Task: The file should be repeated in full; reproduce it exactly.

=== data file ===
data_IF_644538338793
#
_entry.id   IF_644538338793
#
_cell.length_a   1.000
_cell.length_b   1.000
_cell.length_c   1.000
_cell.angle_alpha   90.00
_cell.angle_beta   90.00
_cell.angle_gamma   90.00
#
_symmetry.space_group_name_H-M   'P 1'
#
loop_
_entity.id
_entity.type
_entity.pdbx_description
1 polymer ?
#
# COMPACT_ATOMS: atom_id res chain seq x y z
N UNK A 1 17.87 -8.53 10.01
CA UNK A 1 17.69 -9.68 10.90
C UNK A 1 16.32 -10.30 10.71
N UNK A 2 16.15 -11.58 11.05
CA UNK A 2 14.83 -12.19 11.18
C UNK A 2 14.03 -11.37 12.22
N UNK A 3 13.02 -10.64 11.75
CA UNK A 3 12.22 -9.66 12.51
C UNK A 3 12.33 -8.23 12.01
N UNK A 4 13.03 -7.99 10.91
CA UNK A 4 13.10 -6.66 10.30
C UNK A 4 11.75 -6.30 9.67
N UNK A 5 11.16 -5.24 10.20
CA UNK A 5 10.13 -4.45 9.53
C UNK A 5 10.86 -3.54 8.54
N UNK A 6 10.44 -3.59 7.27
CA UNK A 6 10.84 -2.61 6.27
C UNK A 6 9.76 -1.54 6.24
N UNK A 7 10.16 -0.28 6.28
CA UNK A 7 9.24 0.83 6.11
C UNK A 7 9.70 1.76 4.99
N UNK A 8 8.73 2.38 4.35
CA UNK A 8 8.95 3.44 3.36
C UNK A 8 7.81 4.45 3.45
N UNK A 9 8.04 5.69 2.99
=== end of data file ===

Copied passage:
data_IF_644538338793
#
_entry.id   IF_644538338793
#
_cell.length_a   1.000
_cell.length_b   1.000
_cell.length_c   1.000
_cell.angle_alpha   90.00
_cell.angle_beta   90.00
_cell.angle_gamma   90.00
#
_symmetry.space_group_name_H-M   'P 1'
#
loop_
_entity.id
_entity.type
_entity.pdbx_description
1 polymer ?
#
# COMPACT_ATOMS: atom_id res chain seq x y z
N UNK A 1 17.87 -8.53 10.01
CA UNK A 1 17.69 -9.68 10.90
C UNK A 1 16.32 -10.30 10.71
N UNK A 2 16.15 -11.58 11.05
CA UNK A 2 14.83 -12.19 11.18
C UNK A 2 14.03 -11.37 12.22
N UNK A 3 13.02 -10.64 11.75
CA UNK A 3 12.22 -9.66 12.51
C UNK A 3 12.33 -8.23 12.01
N UNK A 4 13.03 -7.99 10.91
CA UNK A 4 13.10 -6.66 10.30
C UNK A 4 11.75 -6.30 9.67
N UNK A 5 11.16 -5.24 10.20
CA UNK A 5 10.13 -4.45 9.53
C UNK A 5 10.86 -3.54 8.54
N UNK A 6 10.44 -3.59 7.27
CA UNK A 6 10.84 -2.61 6.27
C UNK A 6 9.76 -1.54 6.24
N UNK A 7 10.16 -0.28 6.28
CA UNK A 7 9.24 0.83 6.11
C UNK A 7 9.70 1.76 4.99
N UNK A 8 8.73 2.38 4.35
CA UNK A 8 8.95 3.44 3.36
C UNK A 8 7.81 4.45 3.45
N UNK A 9 8.04 5.69 2.99